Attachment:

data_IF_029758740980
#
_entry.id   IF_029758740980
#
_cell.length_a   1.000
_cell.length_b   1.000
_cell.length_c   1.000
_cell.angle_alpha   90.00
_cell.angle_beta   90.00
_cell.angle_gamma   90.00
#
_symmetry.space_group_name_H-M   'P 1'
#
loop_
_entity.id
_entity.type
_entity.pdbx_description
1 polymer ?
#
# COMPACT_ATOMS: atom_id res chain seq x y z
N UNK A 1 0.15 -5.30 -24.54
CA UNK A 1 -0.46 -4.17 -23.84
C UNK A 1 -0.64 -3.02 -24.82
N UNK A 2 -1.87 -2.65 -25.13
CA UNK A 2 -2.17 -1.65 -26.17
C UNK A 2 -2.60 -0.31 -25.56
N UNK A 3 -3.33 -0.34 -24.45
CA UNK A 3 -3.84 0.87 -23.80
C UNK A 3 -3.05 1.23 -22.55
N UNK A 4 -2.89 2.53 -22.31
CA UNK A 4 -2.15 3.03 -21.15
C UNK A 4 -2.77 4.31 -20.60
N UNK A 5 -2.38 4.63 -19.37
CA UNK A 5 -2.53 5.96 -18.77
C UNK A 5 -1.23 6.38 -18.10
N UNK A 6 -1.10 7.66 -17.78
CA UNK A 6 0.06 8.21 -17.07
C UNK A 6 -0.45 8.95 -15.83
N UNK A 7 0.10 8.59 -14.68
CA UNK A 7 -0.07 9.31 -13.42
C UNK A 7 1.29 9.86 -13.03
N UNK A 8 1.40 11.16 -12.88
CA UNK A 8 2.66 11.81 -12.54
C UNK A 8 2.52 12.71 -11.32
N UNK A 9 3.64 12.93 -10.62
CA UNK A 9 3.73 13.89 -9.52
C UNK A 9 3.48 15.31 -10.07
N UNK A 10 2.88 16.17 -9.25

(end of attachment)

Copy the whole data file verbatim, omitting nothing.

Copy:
data_IF_029758740980
#
_entry.id   IF_029758740980
#
_cell.length_a   1.000
_cell.length_b   1.000
_cell.length_c   1.000
_cell.angle_alpha   90.00
_cell.angle_beta   90.00
_cell.angle_gamma   90.00
#
_symmetry.space_group_name_H-M   'P 1'
#
loop_
_entity.id
_entity.type
_entity.pdbx_description
1 polymer ?
#
# COMPACT_ATOMS: atom_id res chain seq x y z
N UNK A 1 0.15 -5.30 -24.54
CA UNK A 1 -0.46 -4.17 -23.84
C UNK A 1 -0.64 -3.02 -24.82
N UNK A 2 -1.87 -2.65 -25.13
CA UNK A 2 -2.17 -1.65 -26.17
C UNK A 2 -2.60 -0.31 -25.56
N UNK A 3 -3.33 -0.34 -24.45
CA UNK A 3 -3.84 0.87 -23.80
C UNK A 3 -3.05 1.23 -22.55
N UNK A 4 -2.89 2.53 -22.31
CA UNK A 4 -2.15 3.03 -21.15
C UNK A 4 -2.77 4.31 -20.60
N UNK A 5 -2.38 4.63 -19.37
CA UNK A 5 -2.53 5.96 -18.77
C UNK A 5 -1.23 6.38 -18.10
N UNK A 6 -1.10 7.66 -17.78
CA UNK A 6 0.06 8.21 -17.07
C UNK A 6 -0.45 8.95 -15.83
N UNK A 7 0.10 8.59 -14.68
CA UNK A 7 -0.07 9.31 -13.42
C UNK A 7 1.29 9.86 -13.03
N UNK A 8 1.40 11.16 -12.88
CA UNK A 8 2.66 11.81 -12.54
C UNK A 8 2.52 12.71 -11.32
N UNK A 9 3.64 12.93 -10.62
CA UNK A 9 3.73 13.89 -9.52
C UNK A 9 3.48 15.31 -10.07
N UNK A 10 2.88 16.17 -9.25